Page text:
With this option, the tissue from the back (the latissimus dorsi muscle) is used to reconstruct the breast, either with or without an implant.

First, the tissue (located at the back of the shoulder blade) is brought around to the breast mound to create the new breast. Then, depending on the desired breast size, an implant is inserted underneath, as the latissimus dorsi does not always provide enough volume. It can also create a more natural breast shape. The scar is usually horizontal, so it can be hidden under bra straps. Occasionally, it is diagonal and therefore more difficult to cover.With this option, the tissue from the back (the latissimus dorsi muscle) is used to reconstruct the breast, either with or without an implant.

latissimus_dorsi_A latissimus_dorsi_B latissimus_dorsi_C latissimus_dorsi_D

The advantages

  • Using the latissimus dorsi (known as an LD flap) with an implant reduces the risk of complications such as infections, implant extrusion (when the body rejects the implant), or capsular contracture (excessive or invasive scar tissue formation).
  • It generally creates a more natural looking breast than using an implant alone.
  • Patients can avoid scars on the tummy, buttocks and thighs.
  • The LD flap combined with an implant is a popular choice for women with a larger breast size.

And the disadvantages?

  • Because a muscle is removed from the back, some women may experience weakness in the shoulder. Although physiotherapy can help, the shoulder may never fully regain its former strength. This may be an important consideration for women who are very active, for example, those who swim, climb or play tennis or golf.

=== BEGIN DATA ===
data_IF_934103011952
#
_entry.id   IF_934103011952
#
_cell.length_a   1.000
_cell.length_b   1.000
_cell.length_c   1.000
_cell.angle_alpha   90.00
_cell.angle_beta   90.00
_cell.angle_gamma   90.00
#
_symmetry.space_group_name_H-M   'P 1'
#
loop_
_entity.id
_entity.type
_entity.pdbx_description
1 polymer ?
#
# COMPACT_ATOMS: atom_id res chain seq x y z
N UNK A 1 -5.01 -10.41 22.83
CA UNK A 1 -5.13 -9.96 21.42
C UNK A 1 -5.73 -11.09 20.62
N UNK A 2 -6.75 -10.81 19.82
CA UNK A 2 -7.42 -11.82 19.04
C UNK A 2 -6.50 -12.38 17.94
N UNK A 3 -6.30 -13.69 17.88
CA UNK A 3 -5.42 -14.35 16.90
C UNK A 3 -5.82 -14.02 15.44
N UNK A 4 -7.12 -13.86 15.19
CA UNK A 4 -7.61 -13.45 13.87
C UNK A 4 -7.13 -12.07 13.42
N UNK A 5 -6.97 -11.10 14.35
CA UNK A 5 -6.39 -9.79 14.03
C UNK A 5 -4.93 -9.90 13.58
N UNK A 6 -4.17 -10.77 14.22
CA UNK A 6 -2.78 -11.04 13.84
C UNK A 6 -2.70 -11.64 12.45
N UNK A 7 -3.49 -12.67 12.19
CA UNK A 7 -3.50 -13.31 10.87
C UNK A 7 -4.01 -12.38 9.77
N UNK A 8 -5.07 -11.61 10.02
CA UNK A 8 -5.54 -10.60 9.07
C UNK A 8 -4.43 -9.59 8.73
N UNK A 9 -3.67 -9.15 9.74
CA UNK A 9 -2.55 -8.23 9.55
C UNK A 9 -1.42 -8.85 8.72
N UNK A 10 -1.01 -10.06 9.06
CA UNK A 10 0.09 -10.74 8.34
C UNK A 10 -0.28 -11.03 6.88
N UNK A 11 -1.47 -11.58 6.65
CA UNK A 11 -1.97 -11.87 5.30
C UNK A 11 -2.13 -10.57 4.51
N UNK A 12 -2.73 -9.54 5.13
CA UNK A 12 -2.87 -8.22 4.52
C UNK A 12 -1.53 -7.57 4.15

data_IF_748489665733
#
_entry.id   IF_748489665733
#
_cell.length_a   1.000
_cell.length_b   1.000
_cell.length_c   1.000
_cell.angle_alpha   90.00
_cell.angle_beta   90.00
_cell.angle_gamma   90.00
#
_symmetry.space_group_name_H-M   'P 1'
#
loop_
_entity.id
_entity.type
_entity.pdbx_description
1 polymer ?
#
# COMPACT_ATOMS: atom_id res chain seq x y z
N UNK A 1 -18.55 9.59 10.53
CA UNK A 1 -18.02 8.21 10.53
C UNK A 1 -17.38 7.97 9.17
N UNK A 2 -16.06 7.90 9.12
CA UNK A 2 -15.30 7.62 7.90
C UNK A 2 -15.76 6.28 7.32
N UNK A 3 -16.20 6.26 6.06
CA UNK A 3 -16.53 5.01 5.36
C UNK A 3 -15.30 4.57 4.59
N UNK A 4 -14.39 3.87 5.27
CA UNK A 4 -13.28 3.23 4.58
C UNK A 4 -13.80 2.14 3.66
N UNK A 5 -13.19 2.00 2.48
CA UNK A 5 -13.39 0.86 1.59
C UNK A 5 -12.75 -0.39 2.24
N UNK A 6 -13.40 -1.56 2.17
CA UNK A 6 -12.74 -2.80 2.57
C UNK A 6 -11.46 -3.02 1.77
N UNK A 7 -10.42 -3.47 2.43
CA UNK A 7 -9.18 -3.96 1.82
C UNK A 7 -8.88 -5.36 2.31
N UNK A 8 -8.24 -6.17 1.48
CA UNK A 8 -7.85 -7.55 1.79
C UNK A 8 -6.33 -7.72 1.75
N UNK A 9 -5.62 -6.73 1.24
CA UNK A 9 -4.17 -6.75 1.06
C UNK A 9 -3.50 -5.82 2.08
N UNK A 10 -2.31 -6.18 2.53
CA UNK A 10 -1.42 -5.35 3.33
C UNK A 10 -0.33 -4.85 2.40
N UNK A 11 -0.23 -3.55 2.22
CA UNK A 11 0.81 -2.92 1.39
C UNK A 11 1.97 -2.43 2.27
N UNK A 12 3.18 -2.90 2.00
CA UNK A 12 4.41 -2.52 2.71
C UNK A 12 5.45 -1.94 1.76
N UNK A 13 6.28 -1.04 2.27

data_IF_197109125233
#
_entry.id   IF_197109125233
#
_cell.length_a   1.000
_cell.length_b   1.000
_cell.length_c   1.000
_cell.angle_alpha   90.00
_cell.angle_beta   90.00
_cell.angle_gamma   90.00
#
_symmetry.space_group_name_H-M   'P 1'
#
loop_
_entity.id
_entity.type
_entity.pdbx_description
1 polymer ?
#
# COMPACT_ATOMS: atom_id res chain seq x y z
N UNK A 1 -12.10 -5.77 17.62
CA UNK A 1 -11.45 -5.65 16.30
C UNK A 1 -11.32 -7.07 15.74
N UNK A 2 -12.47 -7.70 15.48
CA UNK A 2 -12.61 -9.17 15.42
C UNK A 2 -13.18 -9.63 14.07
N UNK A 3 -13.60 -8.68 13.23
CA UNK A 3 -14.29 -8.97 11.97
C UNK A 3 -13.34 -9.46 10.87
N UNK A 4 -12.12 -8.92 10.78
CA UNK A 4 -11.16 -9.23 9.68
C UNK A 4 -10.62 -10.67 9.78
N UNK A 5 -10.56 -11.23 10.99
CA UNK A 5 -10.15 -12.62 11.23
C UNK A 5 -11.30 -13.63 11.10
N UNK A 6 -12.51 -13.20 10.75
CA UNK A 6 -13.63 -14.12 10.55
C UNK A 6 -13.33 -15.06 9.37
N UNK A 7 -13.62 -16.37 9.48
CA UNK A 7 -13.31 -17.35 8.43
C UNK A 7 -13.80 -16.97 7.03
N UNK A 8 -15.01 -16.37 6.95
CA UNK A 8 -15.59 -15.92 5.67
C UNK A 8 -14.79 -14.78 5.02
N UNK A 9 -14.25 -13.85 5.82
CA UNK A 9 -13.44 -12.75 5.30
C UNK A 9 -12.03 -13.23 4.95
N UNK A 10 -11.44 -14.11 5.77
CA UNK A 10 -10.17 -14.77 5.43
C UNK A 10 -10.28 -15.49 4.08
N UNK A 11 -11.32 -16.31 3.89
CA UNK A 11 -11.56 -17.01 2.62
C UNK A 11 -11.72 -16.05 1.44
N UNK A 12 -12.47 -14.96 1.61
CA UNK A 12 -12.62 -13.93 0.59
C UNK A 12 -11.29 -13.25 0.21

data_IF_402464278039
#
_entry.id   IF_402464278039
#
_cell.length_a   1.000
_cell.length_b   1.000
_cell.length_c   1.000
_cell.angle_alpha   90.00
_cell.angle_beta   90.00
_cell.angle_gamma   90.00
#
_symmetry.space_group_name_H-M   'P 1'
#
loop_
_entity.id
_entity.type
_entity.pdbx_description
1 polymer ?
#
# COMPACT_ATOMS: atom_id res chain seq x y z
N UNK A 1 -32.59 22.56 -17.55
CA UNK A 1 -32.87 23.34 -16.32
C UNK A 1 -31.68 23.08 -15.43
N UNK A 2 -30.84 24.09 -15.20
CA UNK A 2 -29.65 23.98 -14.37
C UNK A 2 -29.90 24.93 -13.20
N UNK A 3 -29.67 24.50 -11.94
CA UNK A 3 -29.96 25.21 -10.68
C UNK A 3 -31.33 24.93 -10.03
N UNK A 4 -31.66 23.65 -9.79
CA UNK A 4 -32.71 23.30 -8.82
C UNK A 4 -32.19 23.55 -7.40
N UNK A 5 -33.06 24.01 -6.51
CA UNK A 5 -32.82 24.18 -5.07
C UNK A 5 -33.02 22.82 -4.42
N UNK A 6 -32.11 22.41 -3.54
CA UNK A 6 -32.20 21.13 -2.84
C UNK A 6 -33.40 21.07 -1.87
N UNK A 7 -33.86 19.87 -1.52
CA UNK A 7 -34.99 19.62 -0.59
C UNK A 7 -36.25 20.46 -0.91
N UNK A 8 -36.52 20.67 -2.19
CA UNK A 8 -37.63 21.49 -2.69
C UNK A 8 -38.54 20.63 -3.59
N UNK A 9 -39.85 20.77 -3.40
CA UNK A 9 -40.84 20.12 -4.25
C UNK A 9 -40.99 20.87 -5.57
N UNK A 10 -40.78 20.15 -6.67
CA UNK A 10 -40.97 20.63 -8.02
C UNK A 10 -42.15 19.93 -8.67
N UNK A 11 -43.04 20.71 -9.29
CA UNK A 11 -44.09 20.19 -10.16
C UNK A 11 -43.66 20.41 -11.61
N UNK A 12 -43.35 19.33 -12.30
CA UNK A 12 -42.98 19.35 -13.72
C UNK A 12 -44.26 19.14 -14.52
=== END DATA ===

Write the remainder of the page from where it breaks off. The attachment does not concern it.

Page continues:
• Implants do not last a lifetime (and risk rupture) and therefore will need further replacement surgery at some point.

Latissimus Dorsi Muscle Reconstruction – overview

Operation time: Normally between 3 and 5 hours
Hospital Stay: Between 5 and 7 days
Type of Anaesthesia: General anaesthetic
Recovery Time: Around 6 to 8 weeks
Risks of Surgery include: Bruising and swelling. Scarring.

Less common problems include infection and haematoma. Seroma (swelling in the back where blood/body fluid has collected) is more common. When lymph nodes are cleared, there’s sometimes a risk of lymphedema.

Other risks include loss of the skin flap that’s been used for the reconstruction; blood transfusion (unlikely); shoulder and back stiffness; aches and pains; implant extrusion (when the body rejects the implant); and capsular contracture (excessive or invasive scar tissue formation).

Further Treatment: Check up with your surgeon/registrar.

Visits to the Hospital Dressing Clinic.

Regular visits to Outpatients department for injections if tissue expanders are used.

In some cases, a second operation to replace the tissue expanders with a permanent implant

Nipple reconstruction: Around 3 months later
Nipple Tattooing: 1 month after reconstruction (by your surgical team)